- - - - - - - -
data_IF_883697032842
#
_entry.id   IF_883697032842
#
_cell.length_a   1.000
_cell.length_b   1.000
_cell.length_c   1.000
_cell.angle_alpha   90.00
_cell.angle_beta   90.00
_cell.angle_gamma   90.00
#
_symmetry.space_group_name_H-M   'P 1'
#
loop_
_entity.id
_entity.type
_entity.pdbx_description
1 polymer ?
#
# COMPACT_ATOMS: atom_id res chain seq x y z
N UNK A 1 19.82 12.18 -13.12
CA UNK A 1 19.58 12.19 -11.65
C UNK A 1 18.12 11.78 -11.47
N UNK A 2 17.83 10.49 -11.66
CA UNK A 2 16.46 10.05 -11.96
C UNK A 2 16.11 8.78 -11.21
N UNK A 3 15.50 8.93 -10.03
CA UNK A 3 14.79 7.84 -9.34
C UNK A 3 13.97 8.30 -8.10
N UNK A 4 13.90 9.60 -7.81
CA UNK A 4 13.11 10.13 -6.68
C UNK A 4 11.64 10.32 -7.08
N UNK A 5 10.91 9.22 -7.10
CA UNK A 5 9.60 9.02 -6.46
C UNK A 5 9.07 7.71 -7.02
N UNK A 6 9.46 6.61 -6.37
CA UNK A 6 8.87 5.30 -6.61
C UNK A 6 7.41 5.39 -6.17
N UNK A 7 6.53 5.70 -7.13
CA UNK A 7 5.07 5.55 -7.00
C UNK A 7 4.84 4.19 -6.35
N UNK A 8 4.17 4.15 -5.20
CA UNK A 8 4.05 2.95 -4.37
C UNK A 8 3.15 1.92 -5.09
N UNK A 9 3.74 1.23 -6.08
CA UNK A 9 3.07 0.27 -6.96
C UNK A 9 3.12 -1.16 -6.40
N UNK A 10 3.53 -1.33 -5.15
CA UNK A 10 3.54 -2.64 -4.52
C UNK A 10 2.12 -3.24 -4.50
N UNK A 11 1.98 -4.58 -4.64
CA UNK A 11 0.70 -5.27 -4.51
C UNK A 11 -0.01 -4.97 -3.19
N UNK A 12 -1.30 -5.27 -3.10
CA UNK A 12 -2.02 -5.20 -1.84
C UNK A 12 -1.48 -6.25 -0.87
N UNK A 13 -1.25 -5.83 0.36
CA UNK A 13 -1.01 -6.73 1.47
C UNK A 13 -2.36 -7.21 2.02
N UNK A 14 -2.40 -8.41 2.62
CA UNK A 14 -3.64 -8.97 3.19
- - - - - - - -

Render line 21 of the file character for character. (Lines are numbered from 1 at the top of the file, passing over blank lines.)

N UNK A 1 19.82 12.18 -13.12